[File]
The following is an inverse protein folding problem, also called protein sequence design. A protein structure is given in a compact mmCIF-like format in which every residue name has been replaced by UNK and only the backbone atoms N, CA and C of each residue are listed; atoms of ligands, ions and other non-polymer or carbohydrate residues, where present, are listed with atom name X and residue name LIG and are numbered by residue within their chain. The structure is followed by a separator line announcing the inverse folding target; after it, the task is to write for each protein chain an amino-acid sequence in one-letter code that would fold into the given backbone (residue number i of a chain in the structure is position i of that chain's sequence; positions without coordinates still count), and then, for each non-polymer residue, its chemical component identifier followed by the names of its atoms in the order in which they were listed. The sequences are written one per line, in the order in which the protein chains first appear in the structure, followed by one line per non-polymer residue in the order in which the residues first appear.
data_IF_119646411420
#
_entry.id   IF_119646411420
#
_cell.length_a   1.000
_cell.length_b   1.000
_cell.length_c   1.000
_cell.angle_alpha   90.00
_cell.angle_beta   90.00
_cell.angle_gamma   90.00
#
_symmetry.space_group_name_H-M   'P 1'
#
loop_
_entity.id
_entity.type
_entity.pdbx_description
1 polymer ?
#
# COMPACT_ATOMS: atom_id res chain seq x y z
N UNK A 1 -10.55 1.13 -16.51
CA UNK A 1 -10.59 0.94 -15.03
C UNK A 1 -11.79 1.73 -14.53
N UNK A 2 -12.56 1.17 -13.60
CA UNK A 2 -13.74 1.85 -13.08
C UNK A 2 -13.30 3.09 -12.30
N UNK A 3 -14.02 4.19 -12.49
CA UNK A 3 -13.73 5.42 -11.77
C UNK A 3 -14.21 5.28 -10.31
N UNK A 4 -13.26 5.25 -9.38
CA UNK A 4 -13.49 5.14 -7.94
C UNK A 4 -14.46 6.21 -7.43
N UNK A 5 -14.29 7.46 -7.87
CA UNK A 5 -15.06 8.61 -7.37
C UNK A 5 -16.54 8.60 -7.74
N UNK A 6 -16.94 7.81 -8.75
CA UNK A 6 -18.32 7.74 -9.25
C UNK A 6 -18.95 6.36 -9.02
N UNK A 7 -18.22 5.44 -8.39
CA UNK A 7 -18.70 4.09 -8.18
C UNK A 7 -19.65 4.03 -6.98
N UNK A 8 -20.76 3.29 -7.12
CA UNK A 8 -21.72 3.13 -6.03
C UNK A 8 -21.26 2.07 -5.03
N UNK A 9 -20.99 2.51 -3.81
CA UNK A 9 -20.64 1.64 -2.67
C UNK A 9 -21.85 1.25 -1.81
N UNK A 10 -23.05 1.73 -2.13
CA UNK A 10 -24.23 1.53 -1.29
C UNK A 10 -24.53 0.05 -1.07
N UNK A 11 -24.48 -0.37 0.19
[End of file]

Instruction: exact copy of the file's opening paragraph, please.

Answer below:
The following is an inverse protein folding problem, also called protein sequence design. A protein structure is given in a compact mmCIF-like format in which every residue name has been replaced by UNK and only the backbone atoms N, CA and C of each residue are listed; atoms of ligands, ions and other non-polymer or carbohydrate residues, where present, are listed with atom name X and residue name LIG and are numbered by residue within their chain. The structure is followed by a separator line announcing the inverse folding target; after it, the task is to write for each protein chain an amino-acid sequence in one-letter code that would fold into the given backbone (residue number i of a chain in the structure is position i of that chain's sequence; positions without coordinates still count), and then, for each non-polymer residue, its chemical component identifier followed by the names of its atoms in the order in which they were listed. The sequences are written one per line, in the order in which the protein chains first appear in the structure, followed by one line per non-polymer residue in the order in which the residues first appear.